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Twitter will exclude links and photos from its 140-character count

Twitter page of Canadian man, Robert Penner is seen on the screen of a mobile phone in Kathmandu, Nepal, Tuesday, May 3, 2016. Nepalese officials say they have ordered Penner to leave the country within two days for posting messages on social media that could disturb social harmony. (AP Photo/Niranjan Shrestha)
AP Photo/Niranjan Shrestha
Now please tweet more.
By Alice Truong
Published Last updated This article is more than 2 years old.

Twitter’s 140-character limit forces people to spend a little more time thinking about and crafting their tweets. The task is made all the more challenging when including a photo or link, which, respectively, counts as 24 and 23 characters.

Bloomberg reports today (May 16) that the social network plans to stop counting photos and links as part of the 140-character limit. The change could roll out in the next two weeks, according to Bloomberg. A Twitter spokesman declined to comment.

CEO Jack Dorsey has been trying a number of things to simplify the service for lay people and transform Twitter into a more mainstream service.  A new “moments” tab, for example, was released in October to bring order to the chaos of people’s Twitter feeds. Moments packaged tweets around topics, making conversations around events, like the World Series, easier to follow.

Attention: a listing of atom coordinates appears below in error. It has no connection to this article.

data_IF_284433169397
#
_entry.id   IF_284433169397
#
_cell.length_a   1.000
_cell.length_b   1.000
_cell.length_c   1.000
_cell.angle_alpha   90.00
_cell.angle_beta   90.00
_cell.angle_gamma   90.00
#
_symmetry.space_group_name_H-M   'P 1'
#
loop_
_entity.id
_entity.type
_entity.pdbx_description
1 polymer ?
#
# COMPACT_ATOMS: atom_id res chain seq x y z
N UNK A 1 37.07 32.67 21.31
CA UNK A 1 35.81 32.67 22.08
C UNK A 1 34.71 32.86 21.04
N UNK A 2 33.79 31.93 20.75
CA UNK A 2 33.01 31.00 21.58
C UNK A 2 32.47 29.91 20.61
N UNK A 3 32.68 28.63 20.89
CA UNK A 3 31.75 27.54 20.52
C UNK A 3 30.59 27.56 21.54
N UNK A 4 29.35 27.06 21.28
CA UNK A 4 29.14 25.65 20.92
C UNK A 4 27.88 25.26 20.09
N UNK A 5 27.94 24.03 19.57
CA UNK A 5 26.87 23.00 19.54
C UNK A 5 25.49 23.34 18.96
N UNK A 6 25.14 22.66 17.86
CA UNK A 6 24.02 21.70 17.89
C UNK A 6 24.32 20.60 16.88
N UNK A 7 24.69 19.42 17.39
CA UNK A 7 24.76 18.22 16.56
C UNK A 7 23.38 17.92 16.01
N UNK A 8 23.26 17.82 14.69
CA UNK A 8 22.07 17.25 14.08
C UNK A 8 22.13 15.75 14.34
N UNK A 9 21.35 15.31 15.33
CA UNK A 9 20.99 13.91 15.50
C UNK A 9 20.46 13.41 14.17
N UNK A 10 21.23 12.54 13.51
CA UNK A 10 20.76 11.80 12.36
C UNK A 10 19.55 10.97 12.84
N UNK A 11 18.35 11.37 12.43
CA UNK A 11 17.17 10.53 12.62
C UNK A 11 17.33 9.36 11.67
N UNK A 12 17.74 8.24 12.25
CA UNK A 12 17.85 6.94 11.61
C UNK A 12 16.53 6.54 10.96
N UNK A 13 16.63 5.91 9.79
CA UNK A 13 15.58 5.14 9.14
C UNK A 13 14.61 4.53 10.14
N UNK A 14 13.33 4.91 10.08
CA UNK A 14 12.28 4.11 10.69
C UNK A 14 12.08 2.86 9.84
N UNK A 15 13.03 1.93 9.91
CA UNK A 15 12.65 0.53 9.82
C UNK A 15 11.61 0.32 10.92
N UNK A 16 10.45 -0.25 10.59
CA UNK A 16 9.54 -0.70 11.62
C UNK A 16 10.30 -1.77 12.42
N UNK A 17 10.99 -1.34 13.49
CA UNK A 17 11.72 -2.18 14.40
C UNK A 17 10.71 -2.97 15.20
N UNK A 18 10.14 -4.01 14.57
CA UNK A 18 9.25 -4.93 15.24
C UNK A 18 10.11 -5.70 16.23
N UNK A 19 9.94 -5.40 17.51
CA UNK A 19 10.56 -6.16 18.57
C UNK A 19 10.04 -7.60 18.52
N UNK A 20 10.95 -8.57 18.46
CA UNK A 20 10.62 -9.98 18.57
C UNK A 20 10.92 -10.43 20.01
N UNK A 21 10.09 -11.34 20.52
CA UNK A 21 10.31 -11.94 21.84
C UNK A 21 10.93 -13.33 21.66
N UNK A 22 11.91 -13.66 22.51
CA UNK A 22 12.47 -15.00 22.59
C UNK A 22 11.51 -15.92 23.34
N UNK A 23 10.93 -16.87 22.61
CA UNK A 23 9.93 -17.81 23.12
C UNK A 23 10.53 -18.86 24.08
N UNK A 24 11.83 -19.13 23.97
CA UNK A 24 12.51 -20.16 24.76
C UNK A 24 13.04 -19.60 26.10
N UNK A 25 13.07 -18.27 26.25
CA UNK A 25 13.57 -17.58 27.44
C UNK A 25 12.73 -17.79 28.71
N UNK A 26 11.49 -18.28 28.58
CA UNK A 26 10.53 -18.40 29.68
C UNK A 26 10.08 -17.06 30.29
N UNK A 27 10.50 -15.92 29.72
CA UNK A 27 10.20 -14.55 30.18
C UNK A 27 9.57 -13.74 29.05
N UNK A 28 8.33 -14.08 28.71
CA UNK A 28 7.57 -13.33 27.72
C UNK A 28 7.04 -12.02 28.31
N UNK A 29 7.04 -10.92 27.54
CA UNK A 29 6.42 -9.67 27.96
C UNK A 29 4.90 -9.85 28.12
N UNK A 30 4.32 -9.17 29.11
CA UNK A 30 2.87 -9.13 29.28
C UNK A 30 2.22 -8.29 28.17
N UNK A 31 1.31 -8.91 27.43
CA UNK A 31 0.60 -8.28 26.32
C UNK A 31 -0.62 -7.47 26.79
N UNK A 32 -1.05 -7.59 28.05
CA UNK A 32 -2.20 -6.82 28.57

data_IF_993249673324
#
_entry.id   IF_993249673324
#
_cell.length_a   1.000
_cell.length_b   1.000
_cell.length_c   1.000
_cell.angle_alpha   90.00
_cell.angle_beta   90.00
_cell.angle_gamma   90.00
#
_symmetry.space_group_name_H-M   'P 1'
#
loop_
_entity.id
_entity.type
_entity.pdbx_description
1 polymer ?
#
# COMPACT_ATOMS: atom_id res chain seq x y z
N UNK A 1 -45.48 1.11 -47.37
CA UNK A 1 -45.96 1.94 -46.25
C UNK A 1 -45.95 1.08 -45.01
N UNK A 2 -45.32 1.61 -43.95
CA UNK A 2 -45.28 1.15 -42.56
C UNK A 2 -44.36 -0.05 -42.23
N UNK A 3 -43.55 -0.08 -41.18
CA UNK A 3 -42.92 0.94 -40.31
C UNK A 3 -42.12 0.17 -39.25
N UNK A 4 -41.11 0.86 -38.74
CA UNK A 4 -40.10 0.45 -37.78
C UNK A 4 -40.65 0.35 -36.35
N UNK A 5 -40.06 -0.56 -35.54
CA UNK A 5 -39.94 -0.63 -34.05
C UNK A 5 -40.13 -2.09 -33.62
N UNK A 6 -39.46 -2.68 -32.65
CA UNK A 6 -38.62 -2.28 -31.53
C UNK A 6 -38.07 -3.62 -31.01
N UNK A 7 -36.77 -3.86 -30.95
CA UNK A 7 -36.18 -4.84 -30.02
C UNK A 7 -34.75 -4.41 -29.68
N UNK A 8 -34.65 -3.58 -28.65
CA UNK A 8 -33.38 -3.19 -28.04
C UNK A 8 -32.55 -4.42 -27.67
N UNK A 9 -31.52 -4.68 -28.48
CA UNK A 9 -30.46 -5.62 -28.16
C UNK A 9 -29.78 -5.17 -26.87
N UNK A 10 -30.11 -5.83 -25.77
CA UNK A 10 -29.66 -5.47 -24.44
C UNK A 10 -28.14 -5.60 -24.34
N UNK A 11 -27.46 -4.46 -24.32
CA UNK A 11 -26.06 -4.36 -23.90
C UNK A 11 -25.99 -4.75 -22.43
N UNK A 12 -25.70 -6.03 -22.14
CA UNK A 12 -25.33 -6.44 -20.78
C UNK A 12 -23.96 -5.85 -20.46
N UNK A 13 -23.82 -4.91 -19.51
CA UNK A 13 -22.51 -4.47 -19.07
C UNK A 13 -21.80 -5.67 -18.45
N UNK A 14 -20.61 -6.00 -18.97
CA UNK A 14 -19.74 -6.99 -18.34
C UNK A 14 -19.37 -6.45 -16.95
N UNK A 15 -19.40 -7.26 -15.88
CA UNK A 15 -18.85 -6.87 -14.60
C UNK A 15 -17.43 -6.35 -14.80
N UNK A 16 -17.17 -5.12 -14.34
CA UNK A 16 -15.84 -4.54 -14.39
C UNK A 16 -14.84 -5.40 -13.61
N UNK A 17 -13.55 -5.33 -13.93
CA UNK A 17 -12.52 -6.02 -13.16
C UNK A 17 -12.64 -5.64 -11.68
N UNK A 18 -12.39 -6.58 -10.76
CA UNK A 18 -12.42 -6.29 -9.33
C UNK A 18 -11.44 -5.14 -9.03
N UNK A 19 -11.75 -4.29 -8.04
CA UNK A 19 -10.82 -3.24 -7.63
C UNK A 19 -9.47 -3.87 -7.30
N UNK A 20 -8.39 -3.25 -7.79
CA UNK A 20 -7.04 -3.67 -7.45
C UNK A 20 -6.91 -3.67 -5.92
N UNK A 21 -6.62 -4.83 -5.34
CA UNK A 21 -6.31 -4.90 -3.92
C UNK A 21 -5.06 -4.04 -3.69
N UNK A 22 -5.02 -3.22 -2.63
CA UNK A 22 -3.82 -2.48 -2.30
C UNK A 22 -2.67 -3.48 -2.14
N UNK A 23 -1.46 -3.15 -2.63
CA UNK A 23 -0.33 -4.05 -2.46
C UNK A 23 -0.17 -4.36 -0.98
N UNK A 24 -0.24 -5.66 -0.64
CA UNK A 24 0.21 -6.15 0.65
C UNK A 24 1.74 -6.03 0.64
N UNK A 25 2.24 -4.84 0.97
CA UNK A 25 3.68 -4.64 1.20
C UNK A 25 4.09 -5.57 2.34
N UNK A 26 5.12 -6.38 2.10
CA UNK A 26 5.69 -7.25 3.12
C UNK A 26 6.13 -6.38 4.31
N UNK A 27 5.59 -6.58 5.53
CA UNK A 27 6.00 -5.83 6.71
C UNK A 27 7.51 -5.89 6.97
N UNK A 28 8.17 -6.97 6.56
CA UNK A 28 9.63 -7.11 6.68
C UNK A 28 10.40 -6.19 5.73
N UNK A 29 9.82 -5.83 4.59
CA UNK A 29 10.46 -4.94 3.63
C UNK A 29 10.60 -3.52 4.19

In January, amid news that Twitter was exploring increasing its 140-character limit to 10,000 characters, Dorsey tweeted a screenshot of an extended message, a method some people have used to bypass the character restriction. “As long as it’s consistent with what people want to do, we’re going to explore it,” he wrote.

Twitter has found that adding photos, links and videos to its messages tends to create more retweets. Cutting those elements out of the 140-character limit could lead people to include them more often.

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